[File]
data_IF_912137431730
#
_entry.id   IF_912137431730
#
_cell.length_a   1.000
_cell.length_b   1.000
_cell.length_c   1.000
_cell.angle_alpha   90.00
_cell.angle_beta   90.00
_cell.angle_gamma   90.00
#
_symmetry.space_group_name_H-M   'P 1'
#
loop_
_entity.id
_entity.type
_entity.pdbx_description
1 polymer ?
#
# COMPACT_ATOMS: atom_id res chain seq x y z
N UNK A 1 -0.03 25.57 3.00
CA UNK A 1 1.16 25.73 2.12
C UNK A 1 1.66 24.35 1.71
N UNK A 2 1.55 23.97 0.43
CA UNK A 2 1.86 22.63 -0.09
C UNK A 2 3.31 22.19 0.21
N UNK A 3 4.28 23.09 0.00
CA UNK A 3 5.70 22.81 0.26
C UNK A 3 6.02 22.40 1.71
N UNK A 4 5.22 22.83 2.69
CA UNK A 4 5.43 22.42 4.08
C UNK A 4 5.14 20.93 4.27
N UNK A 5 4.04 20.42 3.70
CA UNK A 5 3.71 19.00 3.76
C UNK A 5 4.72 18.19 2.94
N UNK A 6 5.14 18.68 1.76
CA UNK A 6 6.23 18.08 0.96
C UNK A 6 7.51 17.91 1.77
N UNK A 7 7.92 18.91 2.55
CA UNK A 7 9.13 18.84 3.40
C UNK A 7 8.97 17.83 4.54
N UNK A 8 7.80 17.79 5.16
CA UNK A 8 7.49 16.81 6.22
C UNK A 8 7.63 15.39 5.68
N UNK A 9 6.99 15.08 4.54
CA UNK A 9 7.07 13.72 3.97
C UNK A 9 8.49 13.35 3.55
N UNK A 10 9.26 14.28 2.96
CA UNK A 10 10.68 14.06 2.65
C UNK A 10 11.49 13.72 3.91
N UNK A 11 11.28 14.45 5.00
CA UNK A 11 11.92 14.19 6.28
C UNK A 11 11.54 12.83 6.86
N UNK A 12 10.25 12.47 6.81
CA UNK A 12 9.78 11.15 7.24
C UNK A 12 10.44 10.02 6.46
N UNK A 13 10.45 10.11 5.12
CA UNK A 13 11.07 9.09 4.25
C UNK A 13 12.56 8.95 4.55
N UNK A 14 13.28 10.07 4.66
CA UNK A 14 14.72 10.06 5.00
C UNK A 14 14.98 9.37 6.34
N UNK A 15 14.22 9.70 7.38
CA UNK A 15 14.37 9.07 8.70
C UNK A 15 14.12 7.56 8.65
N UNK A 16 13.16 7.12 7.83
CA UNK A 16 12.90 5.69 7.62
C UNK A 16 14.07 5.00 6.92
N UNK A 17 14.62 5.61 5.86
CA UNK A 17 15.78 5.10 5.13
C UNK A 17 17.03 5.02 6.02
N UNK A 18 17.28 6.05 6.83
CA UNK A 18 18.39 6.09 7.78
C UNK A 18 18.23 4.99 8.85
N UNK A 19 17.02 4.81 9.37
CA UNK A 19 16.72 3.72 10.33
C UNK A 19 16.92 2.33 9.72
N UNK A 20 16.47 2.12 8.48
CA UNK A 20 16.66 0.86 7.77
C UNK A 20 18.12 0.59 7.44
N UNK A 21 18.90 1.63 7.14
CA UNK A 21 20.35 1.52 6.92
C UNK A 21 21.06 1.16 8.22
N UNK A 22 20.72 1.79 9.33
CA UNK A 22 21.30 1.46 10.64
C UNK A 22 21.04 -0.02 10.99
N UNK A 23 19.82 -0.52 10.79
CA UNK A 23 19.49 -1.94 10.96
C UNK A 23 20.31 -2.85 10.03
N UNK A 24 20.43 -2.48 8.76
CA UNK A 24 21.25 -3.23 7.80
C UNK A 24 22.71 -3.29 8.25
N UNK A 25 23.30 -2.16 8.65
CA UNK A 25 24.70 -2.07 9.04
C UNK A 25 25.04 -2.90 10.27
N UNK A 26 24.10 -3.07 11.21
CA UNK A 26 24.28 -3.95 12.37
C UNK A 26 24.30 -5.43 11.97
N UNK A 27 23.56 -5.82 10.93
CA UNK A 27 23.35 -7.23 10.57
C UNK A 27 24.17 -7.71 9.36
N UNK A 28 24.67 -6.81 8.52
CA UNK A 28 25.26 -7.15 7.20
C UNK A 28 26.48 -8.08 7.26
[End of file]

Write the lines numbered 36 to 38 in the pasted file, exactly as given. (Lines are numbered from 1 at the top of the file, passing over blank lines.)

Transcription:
N UNK A 6 5.14 18.68 1.76
CA UNK A 6 6.23 18.08 0.96
C UNK A 6 7.51 17.91 1.77